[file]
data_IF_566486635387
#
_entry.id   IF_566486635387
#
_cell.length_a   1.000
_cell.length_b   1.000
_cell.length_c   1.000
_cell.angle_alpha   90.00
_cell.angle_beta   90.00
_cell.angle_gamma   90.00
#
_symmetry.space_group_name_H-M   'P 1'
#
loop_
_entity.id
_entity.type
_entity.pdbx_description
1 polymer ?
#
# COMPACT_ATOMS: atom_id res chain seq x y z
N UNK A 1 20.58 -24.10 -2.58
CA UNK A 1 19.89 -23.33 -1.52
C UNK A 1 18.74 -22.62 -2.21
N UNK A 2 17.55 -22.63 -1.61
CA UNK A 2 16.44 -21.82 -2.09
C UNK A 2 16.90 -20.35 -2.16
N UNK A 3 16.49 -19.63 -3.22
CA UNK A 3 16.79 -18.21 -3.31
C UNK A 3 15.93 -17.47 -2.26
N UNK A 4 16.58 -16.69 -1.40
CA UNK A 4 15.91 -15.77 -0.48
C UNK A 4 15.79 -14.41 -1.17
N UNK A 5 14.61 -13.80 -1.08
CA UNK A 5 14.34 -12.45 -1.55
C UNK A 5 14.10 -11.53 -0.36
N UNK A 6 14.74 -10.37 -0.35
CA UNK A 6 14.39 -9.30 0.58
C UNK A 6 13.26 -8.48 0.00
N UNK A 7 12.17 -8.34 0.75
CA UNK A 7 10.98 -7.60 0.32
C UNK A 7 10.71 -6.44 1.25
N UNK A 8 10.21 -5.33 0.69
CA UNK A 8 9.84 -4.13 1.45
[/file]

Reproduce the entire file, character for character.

data_IF_566486635387
#
_entry.id   IF_566486635387
#
_cell.length_a   1.000
_cell.length_b   1.000
_cell.length_c   1.000
_cell.angle_alpha   90.00
_cell.angle_beta   90.00
_cell.angle_gamma   90.00
#
_symmetry.space_group_name_H-M   'P 1'
#
loop_
_entity.id
_entity.type
_entity.pdbx_description
1 polymer ?
#
# COMPACT_ATOMS: atom_id res chain seq x y z
N UNK A 1 20.58 -24.10 -2.58
CA UNK A 1 19.89 -23.33 -1.52
C UNK A 1 18.74 -22.62 -2.21
N UNK A 2 17.55 -22.63 -1.61
CA UNK A 2 16.44 -21.82 -2.09
C UNK A 2 16.90 -20.35 -2.16
N UNK A 3 16.49 -19.63 -3.22
CA UNK A 3 16.79 -18.21 -3.31
C UNK A 3 15.93 -17.47 -2.26
N UNK A 4 16.58 -16.69 -1.40
CA UNK A 4 15.91 -15.77 -0.48
C UNK A 4 15.79 -14.41 -1.17
N UNK A 5 14.61 -13.80 -1.08
CA UNK A 5 14.34 -12.45 -1.55
C UNK A 5 14.10 -11.53 -0.36
N UNK A 6 14.74 -10.37 -0.35
CA UNK A 6 14.39 -9.30 0.58
C UNK A 6 13.26 -8.48 0.00
N UNK A 7 12.17 -8.34 0.75
CA UNK A 7 10.98 -7.60 0.32
C UNK A 7 10.71 -6.44 1.25
N UNK A 8 10.21 -5.33 0.69
CA UNK A 8 9.84 -4.13 1.45